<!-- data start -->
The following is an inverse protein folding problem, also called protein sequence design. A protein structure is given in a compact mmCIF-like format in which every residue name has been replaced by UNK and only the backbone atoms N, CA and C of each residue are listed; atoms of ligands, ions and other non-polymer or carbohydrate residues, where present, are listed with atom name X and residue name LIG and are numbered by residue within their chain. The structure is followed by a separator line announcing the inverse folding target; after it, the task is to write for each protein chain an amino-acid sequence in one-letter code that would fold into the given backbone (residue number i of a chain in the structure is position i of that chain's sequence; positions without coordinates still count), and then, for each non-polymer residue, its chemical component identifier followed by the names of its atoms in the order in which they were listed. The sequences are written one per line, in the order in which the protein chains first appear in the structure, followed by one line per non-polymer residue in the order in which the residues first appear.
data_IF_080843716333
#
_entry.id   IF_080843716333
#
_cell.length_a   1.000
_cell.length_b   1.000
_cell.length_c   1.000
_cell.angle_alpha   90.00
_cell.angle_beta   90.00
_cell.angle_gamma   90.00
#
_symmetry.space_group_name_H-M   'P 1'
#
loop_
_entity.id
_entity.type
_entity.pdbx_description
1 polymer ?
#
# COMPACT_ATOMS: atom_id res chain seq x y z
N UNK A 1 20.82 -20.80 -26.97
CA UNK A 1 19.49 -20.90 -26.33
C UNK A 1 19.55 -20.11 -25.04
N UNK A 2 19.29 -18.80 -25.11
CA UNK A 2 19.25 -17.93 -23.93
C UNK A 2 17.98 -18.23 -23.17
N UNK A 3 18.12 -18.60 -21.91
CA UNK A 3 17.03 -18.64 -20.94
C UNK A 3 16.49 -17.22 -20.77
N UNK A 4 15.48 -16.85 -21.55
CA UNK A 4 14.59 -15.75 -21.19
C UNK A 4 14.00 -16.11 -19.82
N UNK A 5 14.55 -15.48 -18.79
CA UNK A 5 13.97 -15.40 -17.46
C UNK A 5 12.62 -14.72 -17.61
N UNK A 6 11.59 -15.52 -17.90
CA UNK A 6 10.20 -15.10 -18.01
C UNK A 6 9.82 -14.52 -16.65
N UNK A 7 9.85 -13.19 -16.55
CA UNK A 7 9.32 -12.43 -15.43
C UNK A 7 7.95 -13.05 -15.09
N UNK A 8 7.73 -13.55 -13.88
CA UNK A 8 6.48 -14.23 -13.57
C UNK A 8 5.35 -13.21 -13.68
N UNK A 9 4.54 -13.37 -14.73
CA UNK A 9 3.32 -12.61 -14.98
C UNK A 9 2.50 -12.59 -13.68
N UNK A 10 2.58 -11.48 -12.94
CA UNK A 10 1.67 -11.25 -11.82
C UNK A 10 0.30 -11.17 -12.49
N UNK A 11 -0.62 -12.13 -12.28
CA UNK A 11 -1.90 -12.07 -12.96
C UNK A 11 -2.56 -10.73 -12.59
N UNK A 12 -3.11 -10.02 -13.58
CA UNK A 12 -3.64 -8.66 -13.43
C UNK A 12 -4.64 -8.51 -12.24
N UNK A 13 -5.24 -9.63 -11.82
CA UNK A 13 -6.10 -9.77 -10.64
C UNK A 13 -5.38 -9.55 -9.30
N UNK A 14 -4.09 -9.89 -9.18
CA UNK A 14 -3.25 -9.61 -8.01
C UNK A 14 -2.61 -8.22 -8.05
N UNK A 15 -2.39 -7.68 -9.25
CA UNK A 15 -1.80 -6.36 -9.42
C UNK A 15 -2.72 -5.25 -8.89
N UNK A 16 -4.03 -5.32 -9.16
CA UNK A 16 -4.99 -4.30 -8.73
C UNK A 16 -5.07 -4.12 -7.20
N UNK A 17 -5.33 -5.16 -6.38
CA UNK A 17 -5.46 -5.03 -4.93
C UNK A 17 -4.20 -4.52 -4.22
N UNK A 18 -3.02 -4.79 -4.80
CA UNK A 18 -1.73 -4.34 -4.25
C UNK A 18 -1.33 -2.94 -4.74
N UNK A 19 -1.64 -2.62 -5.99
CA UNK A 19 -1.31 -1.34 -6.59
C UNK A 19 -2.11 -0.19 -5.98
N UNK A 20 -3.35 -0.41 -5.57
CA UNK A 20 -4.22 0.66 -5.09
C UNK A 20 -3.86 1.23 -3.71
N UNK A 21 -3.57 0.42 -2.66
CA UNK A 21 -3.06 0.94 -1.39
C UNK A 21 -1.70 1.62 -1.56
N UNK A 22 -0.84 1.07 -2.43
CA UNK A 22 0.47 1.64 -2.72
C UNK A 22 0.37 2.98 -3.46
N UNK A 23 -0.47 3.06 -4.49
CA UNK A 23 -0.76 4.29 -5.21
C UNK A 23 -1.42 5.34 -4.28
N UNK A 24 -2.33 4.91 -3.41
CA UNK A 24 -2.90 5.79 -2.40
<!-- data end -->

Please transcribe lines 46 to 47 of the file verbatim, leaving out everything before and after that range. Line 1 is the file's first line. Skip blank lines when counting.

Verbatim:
N UNK A 9 4.54 -13.37 -14.73
CA UNK A 9 3.32 -12.61 -14.98